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Unhappy teenage girl

Prevent Suicide With These 5 Steps

Suicide is preventable, and each of us has the power to help. September is National Suicide Prevention Month, and Take 5 to Save Lives empowers each of us to help prevent suicide by taking five simple steps. Although no parent wants to think about their child feeling suicidal or struggling with their mental health, it’s important to talk about it. Growing up has always presented challenges, but today, life seems more complicated than ever before. Anxiety, depression, and youth suicide rates have been on the rise for the last decade. Suicide continues to be the second leading cause of death in youth ages 10 to 24.

There are warning signs to look for if you think your child, or someone you know, may be considering suicide.

  • Look for changes in your child’s tone, language, and time of day when texting, talking, or posting online. Initiate conversation about their online activity with questions like, “How was your day online?” or “Have you seen any interesting posts from your friends?”
  • Look for changes in the frequency and content they are posting online. Look out for posts that indicate hopelessness: “This is the last time I will … ”
  • Take note if your child stops doing what they love, such playing an instrument, drawing, writing, or playing a sport.
  • Watch for changes in energy levels or appetite, use of drugs or alcohol, mood swings, trouble sleeping or relaxing, frequent headaches or stomachaches, heightened worrying or anxiety, and giving things away to siblings or friends.

If you, your child, or someone you know, is struggling with suicidal thoughts or depression, here are five steps to take:

  1. Learn the signs. Contact a mental health professional or hotline if you see someone exhibiting one or more of the signs mentioned above. Call or text 988 or the emergency service number if you see or hear your child, or someone else, threaten to hurt or kill themselves or expressing that they want to die or to hurt someone else.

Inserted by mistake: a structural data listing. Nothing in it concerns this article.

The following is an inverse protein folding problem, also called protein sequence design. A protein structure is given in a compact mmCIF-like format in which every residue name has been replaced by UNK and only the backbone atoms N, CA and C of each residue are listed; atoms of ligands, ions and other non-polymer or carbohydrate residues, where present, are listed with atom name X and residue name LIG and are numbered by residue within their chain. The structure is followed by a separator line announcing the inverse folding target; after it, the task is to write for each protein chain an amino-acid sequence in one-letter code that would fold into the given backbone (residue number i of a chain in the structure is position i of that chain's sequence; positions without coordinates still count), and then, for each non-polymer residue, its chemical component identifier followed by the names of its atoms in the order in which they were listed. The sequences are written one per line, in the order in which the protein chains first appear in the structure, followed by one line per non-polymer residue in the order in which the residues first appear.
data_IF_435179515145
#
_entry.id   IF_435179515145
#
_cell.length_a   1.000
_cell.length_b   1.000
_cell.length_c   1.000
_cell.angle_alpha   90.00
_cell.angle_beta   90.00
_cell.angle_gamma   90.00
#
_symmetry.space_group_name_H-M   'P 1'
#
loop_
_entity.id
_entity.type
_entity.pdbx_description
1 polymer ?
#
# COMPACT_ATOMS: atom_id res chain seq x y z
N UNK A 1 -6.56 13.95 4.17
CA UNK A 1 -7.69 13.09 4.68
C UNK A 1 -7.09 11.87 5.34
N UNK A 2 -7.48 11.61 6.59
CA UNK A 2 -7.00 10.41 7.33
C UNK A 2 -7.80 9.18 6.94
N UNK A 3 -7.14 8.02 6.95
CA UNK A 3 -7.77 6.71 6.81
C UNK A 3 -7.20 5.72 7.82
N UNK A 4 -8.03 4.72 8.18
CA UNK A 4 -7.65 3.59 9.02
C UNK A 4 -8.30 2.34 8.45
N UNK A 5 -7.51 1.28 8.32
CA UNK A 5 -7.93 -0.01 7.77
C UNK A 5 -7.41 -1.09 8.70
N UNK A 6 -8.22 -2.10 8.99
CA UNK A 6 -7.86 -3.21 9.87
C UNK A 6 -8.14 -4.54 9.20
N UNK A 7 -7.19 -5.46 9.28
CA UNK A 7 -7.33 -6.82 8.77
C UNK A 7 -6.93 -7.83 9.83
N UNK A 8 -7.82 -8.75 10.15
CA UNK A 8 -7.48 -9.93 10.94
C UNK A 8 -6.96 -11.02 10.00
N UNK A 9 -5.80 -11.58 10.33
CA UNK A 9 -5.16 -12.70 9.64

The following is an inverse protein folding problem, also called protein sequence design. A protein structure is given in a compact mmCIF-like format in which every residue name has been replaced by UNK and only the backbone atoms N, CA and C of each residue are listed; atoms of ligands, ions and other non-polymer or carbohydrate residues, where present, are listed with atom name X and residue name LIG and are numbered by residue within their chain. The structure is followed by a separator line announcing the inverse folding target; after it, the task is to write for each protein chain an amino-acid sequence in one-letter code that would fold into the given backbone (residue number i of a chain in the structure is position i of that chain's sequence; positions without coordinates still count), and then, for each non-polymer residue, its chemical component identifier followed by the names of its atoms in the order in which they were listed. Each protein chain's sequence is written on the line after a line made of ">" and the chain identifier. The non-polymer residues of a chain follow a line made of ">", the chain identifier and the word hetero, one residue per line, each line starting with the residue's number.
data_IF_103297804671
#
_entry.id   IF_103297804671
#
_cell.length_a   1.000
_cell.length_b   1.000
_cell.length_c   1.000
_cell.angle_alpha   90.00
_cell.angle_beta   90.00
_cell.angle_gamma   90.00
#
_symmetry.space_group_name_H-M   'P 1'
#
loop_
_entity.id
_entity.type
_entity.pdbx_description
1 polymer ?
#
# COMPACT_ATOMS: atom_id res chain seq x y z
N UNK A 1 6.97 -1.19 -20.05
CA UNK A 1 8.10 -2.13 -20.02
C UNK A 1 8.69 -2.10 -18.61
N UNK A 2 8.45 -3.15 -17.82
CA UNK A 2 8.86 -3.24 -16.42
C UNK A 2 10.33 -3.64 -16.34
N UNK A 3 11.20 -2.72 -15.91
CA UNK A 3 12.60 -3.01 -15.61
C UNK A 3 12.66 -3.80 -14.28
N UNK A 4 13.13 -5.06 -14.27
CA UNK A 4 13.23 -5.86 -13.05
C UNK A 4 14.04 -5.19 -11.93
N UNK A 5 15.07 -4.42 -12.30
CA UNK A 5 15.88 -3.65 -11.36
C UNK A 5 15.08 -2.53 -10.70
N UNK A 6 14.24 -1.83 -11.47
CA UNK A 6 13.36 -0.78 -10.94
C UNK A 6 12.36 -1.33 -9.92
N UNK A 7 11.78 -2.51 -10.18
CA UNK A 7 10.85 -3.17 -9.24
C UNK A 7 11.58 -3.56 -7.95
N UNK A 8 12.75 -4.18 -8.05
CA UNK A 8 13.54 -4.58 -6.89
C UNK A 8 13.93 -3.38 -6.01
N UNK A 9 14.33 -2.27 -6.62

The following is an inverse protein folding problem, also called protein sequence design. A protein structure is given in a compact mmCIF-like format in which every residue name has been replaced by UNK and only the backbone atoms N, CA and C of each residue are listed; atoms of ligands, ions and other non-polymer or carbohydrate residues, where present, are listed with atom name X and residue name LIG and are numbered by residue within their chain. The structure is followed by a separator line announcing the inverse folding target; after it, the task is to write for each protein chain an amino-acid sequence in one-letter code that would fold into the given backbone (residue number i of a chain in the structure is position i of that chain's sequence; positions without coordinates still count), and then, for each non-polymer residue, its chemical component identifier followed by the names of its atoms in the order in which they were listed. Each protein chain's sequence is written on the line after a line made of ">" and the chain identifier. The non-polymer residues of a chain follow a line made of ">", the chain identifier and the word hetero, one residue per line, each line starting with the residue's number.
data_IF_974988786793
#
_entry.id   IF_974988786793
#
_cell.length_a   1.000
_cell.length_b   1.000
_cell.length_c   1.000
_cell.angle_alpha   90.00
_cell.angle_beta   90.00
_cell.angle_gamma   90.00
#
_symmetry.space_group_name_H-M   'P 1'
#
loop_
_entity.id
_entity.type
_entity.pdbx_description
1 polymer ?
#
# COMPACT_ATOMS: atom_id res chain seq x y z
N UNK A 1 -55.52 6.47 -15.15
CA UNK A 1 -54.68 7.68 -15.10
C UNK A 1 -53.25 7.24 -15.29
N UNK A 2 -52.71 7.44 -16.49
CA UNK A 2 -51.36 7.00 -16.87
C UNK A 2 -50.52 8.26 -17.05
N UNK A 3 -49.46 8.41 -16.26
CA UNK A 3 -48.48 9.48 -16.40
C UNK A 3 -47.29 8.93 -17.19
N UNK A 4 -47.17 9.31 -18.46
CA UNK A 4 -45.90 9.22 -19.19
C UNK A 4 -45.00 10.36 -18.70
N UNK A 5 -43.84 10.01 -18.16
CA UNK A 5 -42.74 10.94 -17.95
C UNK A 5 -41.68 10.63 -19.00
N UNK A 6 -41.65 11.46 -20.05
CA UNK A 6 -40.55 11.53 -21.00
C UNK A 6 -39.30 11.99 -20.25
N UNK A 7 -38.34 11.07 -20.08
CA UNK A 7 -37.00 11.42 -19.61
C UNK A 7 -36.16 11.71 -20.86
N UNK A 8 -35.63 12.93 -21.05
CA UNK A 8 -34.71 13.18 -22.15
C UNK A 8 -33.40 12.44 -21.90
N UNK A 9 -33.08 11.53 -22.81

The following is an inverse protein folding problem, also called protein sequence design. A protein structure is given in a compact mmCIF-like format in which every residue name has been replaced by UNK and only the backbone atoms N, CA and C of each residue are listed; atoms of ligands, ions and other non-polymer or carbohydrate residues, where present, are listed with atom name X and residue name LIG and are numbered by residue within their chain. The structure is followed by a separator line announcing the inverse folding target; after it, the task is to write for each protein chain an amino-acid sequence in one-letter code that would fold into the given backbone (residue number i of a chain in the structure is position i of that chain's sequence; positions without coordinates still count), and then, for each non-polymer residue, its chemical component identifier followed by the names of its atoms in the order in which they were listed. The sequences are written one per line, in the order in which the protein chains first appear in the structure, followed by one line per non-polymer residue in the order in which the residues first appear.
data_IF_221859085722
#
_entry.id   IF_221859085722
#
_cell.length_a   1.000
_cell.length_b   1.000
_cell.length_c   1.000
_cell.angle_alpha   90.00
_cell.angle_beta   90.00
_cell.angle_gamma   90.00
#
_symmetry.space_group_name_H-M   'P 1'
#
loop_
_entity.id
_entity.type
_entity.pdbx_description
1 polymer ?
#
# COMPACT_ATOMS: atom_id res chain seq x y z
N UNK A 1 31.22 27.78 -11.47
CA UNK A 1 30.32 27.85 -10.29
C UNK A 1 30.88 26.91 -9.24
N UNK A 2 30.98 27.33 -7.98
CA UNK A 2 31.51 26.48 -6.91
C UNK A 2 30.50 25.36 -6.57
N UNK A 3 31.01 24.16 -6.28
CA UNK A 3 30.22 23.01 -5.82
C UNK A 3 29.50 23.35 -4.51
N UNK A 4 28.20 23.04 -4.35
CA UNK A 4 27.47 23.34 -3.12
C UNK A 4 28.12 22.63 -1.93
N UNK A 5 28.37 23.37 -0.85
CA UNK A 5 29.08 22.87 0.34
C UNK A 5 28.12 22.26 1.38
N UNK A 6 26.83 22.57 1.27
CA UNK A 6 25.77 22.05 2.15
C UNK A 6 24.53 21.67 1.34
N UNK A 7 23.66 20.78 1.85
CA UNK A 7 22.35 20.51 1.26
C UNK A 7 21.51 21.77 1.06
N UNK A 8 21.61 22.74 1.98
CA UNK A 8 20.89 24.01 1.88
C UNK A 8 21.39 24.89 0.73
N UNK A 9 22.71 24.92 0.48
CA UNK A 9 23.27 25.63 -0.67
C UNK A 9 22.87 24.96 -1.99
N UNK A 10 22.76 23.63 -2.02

2. Know how to help. If someone is exhibiting signs of mental distress, or talking about or threatening to hurt or kill themselves, take it seriously. Ask if they are thinking about suicide, and listen without judgment, respond with kindness and care, and be sure to follow up to support their transition from crisis to recovery. Do not promise to keep their thoughts of suicide a secret.
  3. Practice self-care. This involves practicing good emotional hygiene. Be mindful of your experiences that cause emotional pain and practice self-compassion. Avoid negative repetitive thoughts. Make time for family, friends, and for yourself to recharge with positive energy. Eating well and adequate sleep nourishes the body and positively affects mood and overall mental wellness.
  4. Reach out. Everyone needs help and support now and then. Check in with your child and other family members regularly. Do not be afraid to talk to your child’s pediatrician about any concerns. Those who have suicidal thoughts should be connected to ongoing supports. Lifeline, which can be reached by calling (800) 273-TALK (8255), is a suicide hotline that can help establish a safety net for times when an individual finds themselves in a crisis. In addition, your child can text the word HOME to 741741 to establish a chat with a trained crisis counselor. During business hours, parents can reach CHKD’s “hope” line by calling 757-668-HOPE (4673) to speak with someone who can assist in identifying local resources and services for your child.
  5. For more information about mental health services at CHKD, visit CHKD.org/MentalHealth.



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About CHKD  Get pediatric health news, health tips, and more from the region's most trusted name in pediatric healthcare. Children's Hospital of The King's Daughters is a network of pediatric healthcare services in more than 40 locations that stretch from Williamsburg to Elizabeth City, North Carolina, and Virginia's only comprehensive freestanding pediatric hospital. Meet our doctors here.